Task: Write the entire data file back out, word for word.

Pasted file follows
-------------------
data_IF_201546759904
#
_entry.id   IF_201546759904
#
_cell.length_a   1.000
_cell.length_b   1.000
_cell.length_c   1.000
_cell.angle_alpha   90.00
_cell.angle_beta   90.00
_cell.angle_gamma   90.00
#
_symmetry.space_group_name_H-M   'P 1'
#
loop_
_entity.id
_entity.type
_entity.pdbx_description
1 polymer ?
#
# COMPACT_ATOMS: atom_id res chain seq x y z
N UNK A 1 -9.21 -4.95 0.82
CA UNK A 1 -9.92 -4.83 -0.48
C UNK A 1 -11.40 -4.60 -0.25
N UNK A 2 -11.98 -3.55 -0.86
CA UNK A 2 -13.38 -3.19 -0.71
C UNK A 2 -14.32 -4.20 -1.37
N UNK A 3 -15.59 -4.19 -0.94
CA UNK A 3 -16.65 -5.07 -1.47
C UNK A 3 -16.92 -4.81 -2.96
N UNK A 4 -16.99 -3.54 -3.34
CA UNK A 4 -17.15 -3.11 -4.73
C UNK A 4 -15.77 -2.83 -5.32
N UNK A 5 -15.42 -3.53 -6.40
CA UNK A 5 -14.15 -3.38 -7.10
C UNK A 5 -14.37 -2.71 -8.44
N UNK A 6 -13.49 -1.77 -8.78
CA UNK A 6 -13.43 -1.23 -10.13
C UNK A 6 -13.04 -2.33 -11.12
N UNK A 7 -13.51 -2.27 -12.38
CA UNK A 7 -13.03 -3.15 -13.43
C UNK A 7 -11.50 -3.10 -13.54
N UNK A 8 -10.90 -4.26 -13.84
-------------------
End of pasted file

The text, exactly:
data_IF_201546759904
#
_entry.id   IF_201546759904
#
_cell.length_a   1.000
_cell.length_b   1.000
_cell.length_c   1.000
_cell.angle_alpha   90.00
_cell.angle_beta   90.00
_cell.angle_gamma   90.00
#
_symmetry.space_group_name_H-M   'P 1'
#
loop_
_entity.id
_entity.type
_entity.pdbx_description
1 polymer ?
#
# COMPACT_ATOMS: atom_id res chain seq x y z
N UNK A 1 -9.21 -4.95 0.82
CA UNK A 1 -9.92 -4.83 -0.48
C UNK A 1 -11.40 -4.60 -0.25
N UNK A 2 -11.98 -3.55 -0.86
CA UNK A 2 -13.38 -3.19 -0.71
C UNK A 2 -14.32 -4.20 -1.37
N UNK A 3 -15.59 -4.19 -0.94
CA UNK A 3 -16.65 -5.07 -1.47
C UNK A 3 -16.92 -4.81 -2.96
N UNK A 4 -16.99 -3.54 -3.34
CA UNK A 4 -17.15 -3.11 -4.73
C UNK A 4 -15.77 -2.83 -5.32
N UNK A 5 -15.42 -3.53 -6.40
CA UNK A 5 -14.15 -3.38 -7.10
C UNK A 5 -14.37 -2.71 -8.44
N UNK A 6 -13.49 -1.77 -8.78
CA UNK A 6 -13.43 -1.23 -10.13
C UNK A 6 -13.04 -2.33 -11.12
N UNK A 7 -13.51 -2.27 -12.38
CA UNK A 7 -13.03 -3.15 -13.43
C UNK A 7 -11.50 -3.10 -13.54
N UNK A 8 -10.90 -4.26 -13.84